CAPE ELIZABETH — The Planning Board  continued working Tuesday on proposed zoning changes to regulate short-term home rentals.

Town officials have been working since last year to develop rules for short-term rental properties because of complaints about renters throwing loud parties and clogging narrow streets with numerous parked cars. The town has no specific requirements for short-term rental properties.

The Planning Board will hold a public hearing June 19 before forwarding the amendments to the Town Council or making more changes. The Town Council will hold a public hearing before making decisions on zoning changes.

Homeowners who rent their properties say the income helps pay for mortgages and taxes. Chris Grennon of Sea Barn Road said he and his neighbors have had to deal with renters playing loud music and crowding the small neighborhood with dozens of cars.

Town officials became aware of problems at rental properties after town employees received complaints last summer about frequent, loud parties and many parked cars. Town officials identified 35 properties that were advertised as weekly rentals for all or part of the year. Rates ranged from $11,000 per week to less than $1,000.

Town Manager Michael McGovern said it is difficult to estimate how many complaints the town has received because some are logged with police while other people call the code enforcement officer. He estimates the town receives a dozen complaints per year. The most recent complaint followed a bachelor party last weekend at a rented home on Lawson Road. 

Under the proposed zoning changes, the number of tenants allowed in a short-term rental would be capped at two per bedroom, up to a total of 10 tenants. The number of guests – defined as people who do not spend the night – would be limited to 10 at a time.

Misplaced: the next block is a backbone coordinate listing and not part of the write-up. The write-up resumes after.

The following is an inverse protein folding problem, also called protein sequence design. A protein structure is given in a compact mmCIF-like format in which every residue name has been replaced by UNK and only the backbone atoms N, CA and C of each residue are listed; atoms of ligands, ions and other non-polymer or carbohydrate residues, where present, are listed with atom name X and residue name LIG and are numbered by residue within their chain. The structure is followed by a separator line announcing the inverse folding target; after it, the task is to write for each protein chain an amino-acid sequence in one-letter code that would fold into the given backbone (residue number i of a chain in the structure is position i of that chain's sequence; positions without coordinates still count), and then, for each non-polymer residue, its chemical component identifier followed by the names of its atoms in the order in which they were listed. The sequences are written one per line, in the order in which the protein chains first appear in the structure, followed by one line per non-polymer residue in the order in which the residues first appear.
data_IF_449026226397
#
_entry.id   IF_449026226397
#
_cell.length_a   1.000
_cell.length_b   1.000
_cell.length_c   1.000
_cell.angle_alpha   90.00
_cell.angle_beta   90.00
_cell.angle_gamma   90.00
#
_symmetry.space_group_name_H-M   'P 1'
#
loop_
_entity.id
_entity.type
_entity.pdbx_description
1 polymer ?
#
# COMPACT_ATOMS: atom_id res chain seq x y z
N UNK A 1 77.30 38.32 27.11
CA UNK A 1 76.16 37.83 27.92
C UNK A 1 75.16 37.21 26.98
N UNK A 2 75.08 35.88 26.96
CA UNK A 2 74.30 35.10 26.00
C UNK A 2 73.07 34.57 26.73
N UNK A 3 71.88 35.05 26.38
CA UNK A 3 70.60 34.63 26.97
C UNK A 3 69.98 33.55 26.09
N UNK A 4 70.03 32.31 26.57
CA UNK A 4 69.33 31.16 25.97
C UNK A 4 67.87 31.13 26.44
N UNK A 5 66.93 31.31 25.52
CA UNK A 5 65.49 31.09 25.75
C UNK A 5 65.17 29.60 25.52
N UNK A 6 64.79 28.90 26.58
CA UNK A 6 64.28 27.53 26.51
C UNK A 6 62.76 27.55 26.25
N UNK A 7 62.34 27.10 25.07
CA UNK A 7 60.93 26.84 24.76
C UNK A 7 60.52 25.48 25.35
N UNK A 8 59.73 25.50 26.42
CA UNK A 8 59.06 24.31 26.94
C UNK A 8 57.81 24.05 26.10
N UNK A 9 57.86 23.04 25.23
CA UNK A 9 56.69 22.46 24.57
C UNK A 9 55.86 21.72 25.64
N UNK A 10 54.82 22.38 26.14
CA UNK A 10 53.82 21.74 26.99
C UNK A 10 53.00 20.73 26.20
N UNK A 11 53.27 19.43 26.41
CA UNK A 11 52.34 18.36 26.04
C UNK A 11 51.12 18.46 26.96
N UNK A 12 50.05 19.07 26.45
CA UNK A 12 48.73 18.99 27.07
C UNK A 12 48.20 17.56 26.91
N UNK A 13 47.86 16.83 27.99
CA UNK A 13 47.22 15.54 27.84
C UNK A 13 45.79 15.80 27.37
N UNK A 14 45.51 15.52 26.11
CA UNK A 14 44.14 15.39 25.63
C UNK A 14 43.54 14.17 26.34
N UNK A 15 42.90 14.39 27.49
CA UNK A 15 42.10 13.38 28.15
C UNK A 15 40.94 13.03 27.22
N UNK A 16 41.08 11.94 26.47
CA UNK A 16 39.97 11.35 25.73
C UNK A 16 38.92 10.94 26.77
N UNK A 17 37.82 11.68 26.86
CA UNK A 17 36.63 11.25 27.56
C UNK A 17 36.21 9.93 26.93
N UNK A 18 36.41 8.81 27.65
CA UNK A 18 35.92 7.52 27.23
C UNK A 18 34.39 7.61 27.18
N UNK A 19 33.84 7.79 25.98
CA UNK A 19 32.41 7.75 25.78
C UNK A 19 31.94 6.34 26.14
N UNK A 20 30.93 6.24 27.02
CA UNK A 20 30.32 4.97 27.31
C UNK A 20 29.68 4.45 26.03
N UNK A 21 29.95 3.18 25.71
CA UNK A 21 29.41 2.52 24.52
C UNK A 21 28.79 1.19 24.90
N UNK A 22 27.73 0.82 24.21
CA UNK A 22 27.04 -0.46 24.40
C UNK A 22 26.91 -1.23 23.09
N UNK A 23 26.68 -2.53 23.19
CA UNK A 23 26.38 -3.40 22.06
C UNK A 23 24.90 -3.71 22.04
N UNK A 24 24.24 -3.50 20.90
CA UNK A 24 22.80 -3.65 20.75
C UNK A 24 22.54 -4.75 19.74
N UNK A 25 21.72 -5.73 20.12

Property owners would be required to apply for short-term rental permits, which would be issued after an inspection by the code enforcement officer. The rental properties would have to have smoke detectors, carbon monoxide detectors, a fire extinguisher and egress illumination, as well as a building evacuation plan. The ordinance also would require at least one parking space per four tenants.
Homes that are rented for less than two weeks per year would be exempt.

On Tuesday, much of the Planning Board’s discussion centered on whether to include requirements for guest parking, which it decided against. The consensus was that restricting the number of guests would naturally limit the number of cars at a rental property. The board could add requirements after the public hearing, said Town Planner Maureen O’Meara.

O’Meara said draft amendments that include changes suggested by the board will be available to the public by June 13.

“The public needs to have a clear version to look at so they know what to comment on at the public hearing,” she said.

Staff Writer Gillian Graham can be contacted at 791-6315 or at: [email protected]

Twitter: grahamgillian